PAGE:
The "Select Bibliography" consists of barely just a 2 page long list of 2nd and 3rd hand sources, perhaps almost half of which are of the "personal memoirs" type written in the 1920s and 1930s. Quite a few of those books cited are furthermore not even really germane to the topic, such as reference to some general book about British foreign policy or Balkan events. EVERY book source cited is in the English language. There are no journals, periodicals or newspapers listed.

There is no work in, or reference to, e.g. the Public Records Office in Kew; UK Government papers or files; any person's personal papers; Foreign Office Files; War Office files.

No reference to, or noted use, of (Parliamentary) Hansard; or of any research or library archive.

The book is peppered with "quotations": as X, Y, Z said/wrote/reported...
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4.0 out of 5 stars Keeping the Lights On 21 May 2014
Format:Hardcover|Verified Purchase
Edwardian Requiem
This is a story of Sir Edward Grey or as Prime Minister Herbert Asquith referred to him as “E.Grey.”
He was a man for his times. He was an excellent Foreign Secretary whilst Europe obeyed the norms of the Concert of Europe. But once a belligerent power decided it wanted to dominate Europe through war the position became untenable. It seemed as it says in that excellent BBC drama 37 Days that everyone depended on Edward Grey.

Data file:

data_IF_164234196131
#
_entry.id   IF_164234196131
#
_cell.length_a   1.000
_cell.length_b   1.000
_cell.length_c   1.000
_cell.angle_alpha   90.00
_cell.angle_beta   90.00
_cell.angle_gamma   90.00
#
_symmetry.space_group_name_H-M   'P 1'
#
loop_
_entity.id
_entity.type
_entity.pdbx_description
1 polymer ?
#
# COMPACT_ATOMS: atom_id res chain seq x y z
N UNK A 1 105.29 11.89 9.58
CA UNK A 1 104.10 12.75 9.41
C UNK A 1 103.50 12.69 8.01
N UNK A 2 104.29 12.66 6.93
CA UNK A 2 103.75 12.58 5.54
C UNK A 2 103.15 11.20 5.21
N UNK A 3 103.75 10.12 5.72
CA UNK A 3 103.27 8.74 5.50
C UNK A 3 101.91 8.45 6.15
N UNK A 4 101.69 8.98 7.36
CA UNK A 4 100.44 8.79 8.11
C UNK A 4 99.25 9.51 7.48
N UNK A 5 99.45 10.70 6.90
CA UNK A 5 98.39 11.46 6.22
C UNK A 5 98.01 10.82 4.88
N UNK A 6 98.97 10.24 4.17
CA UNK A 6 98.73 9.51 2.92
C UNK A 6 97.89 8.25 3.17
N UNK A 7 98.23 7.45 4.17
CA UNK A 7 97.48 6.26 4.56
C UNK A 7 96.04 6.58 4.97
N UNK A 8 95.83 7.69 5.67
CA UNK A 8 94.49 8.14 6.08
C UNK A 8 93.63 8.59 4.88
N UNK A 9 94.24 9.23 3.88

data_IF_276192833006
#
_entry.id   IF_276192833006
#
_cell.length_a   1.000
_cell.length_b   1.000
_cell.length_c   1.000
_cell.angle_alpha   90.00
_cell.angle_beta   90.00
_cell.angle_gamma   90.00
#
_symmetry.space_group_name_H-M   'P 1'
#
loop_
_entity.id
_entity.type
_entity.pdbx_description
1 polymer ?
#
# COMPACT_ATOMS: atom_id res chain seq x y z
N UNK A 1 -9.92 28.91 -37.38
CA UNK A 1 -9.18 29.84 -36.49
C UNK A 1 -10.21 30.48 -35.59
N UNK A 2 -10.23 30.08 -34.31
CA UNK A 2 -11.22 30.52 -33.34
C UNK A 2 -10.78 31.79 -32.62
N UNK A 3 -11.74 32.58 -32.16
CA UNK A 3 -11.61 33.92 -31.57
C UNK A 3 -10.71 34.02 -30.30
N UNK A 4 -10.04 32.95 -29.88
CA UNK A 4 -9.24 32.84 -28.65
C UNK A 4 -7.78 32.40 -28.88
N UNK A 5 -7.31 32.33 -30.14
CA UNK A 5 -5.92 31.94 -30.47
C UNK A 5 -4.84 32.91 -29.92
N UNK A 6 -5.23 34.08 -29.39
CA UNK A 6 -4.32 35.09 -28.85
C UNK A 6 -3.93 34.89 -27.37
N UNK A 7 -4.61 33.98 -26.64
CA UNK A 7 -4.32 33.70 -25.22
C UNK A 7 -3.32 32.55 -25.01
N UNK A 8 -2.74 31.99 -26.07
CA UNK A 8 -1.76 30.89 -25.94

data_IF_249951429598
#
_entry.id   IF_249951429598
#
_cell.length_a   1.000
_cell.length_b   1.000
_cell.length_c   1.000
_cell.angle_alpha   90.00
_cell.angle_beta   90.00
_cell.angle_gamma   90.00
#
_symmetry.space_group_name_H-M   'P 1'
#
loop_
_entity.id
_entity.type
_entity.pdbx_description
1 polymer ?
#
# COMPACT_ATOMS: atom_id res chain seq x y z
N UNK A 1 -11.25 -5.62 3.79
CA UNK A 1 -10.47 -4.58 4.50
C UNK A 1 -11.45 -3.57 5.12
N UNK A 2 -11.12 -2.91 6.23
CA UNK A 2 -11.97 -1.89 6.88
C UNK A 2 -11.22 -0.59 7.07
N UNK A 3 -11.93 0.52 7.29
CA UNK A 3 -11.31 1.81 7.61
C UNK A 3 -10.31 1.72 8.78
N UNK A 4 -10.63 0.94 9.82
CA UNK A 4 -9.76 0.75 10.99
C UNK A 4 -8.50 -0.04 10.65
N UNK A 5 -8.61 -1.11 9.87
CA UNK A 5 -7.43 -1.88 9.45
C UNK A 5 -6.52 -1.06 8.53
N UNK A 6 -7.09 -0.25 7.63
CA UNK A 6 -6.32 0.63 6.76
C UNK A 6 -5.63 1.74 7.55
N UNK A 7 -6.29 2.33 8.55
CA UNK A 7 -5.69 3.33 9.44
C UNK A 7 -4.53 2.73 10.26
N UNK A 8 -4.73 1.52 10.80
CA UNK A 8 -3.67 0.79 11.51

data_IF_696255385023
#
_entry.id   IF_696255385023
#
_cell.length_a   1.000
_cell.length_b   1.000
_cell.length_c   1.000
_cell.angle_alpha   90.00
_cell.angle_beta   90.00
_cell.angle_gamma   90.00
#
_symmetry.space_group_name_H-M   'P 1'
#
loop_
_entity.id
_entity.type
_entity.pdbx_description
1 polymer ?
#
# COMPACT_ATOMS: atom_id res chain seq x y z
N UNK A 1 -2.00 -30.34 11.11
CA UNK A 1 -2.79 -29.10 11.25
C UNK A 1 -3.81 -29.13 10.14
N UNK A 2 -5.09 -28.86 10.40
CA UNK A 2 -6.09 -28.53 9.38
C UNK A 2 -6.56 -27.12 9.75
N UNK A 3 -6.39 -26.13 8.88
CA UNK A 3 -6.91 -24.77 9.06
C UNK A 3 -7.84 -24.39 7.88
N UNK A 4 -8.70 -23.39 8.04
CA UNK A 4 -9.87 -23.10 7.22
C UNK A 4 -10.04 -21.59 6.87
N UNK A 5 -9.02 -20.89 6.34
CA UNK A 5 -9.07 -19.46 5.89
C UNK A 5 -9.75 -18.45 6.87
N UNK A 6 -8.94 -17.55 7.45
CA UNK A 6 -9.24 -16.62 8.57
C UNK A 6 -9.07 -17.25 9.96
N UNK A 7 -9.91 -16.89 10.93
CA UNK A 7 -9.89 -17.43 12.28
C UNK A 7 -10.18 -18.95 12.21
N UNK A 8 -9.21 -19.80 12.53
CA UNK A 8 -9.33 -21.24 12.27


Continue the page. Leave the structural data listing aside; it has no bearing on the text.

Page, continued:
E Grey did not court the limelight, but he kept the lights of Europe burning until it sank into the abyss of the Kaiser’s small Balkan war which his Chief of the Prussian General Staff interpreted as a general European war.
This book therefore provides a thought provoking introduction to Grey and to his times. It is worth reading to understand the basic trend of events that led to the worst war in history and the diplomatic entanglements that ensured it would be a great war. If Grey had any failing it was possibly that he did not anticipate the consequences of war although he was no stranger to its effects. But it was no failing of his that Britain did not have a continental army and that the strategy relied on the navy which would safeguard the Channel and save Britain from invasion. However he initiated Anglo French staff discussions and naval deployments relieving Britain of safeguarding the Mediterranean. He also significantly and perhaps most importantly inaugurated what became known as the “special relationship.”
These precautions he initiated because Germany had an army of four million men and a navy that was rapidly becoming a competitor to British supremacy at sea.
Lloyd George suggested that if Grey had been tougher with Germany it might have been deterred. That, according to the author is unlikely.